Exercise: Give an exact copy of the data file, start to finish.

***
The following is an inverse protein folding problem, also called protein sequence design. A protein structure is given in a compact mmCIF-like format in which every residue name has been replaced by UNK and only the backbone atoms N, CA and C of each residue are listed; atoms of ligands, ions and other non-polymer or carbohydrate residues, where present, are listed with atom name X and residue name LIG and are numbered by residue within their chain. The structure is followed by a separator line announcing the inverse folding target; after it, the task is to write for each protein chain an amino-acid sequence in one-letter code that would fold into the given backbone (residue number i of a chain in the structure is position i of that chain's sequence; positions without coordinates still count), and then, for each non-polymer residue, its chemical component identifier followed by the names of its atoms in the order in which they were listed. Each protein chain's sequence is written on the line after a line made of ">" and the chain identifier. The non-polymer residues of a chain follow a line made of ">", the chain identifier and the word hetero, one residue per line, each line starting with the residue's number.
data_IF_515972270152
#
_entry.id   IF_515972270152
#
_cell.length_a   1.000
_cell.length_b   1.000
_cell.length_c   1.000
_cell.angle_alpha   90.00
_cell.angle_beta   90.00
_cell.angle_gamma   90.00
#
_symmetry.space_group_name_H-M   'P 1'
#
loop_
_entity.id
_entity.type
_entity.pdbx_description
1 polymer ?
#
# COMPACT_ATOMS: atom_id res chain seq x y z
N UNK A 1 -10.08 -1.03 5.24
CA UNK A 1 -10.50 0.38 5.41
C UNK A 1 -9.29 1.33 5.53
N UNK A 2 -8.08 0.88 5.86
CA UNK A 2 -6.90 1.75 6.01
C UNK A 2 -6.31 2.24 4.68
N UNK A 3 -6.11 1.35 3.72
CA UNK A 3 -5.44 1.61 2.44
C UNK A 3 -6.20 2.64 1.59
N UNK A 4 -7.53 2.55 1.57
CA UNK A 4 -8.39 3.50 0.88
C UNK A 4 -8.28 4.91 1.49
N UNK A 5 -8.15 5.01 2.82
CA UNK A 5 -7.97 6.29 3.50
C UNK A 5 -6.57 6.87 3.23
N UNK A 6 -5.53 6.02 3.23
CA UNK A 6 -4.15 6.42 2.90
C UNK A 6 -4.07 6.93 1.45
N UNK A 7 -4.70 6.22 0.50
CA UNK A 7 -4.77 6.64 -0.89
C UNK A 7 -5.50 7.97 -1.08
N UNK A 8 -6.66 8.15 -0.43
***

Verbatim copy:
The following is an inverse protein folding problem, also called protein sequence design. A protein structure is given in a compact mmCIF-like format in which every residue name has been replaced by UNK and only the backbone atoms N, CA and C of each residue are listed; atoms of ligands, ions and other non-polymer or carbohydrate residues, where present, are listed with atom name X and residue name LIG and are numbered by residue within their chain. The structure is followed by a separator line announcing the inverse folding target; after it, the task is to write for each protein chain an amino-acid sequence in one-letter code that would fold into the given backbone (residue number i of a chain in the structure is position i of that chain's sequence; positions without coordinates still count), and then, for each non-polymer residue, its chemical component identifier followed by the names of its atoms in the order in which they were listed. Each protein chain's sequence is written on the line after a line made of ">" and the chain identifier. The non-polymer residues of a chain follow a line made of ">", the chain identifier and the word hetero, one residue per line, each line starting with the residue's number.
data_IF_515972270152
#
_entry.id   IF_515972270152
#
_cell.length_a   1.000
_cell.length_b   1.000
_cell.length_c   1.000
_cell.angle_alpha   90.00
_cell.angle_beta   90.00
_cell.angle_gamma   90.00
#
_symmetry.space_group_name_H-M   'P 1'
#
loop_
_entity.id
_entity.type
_entity.pdbx_description
1 polymer ?
#
# COMPACT_ATOMS: atom_id res chain seq x y z
N UNK A 1 -10.08 -1.03 5.24
CA UNK A 1 -10.50 0.38 5.41
C UNK A 1 -9.29 1.33 5.53
N UNK A 2 -8.08 0.88 5.86
CA UNK A 2 -6.90 1.75 6.01
C UNK A 2 -6.31 2.24 4.68
N UNK A 3 -6.11 1.35 3.72
CA UNK A 3 -5.44 1.61 2.44
C UNK A 3 -6.20 2.64 1.59
N UNK A 4 -7.53 2.55 1.57
CA UNK A 4 -8.39 3.50 0.88
C UNK A 4 -8.28 4.91 1.49
N UNK A 5 -8.15 5.01 2.82
CA UNK A 5 -7.97 6.29 3.50
C UNK A 5 -6.57 6.87 3.23
N UNK A 6 -5.53 6.02 3.23
CA UNK A 6 -4.15 6.42 2.90
C UNK A 6 -4.07 6.93 1.45
N UNK A 7 -4.70 6.22 0.50
CA UNK A 7 -4.77 6.64 -0.89
C UNK A 7 -5.50 7.97 -1.08
N UNK A 8 -6.66 8.15 -0.43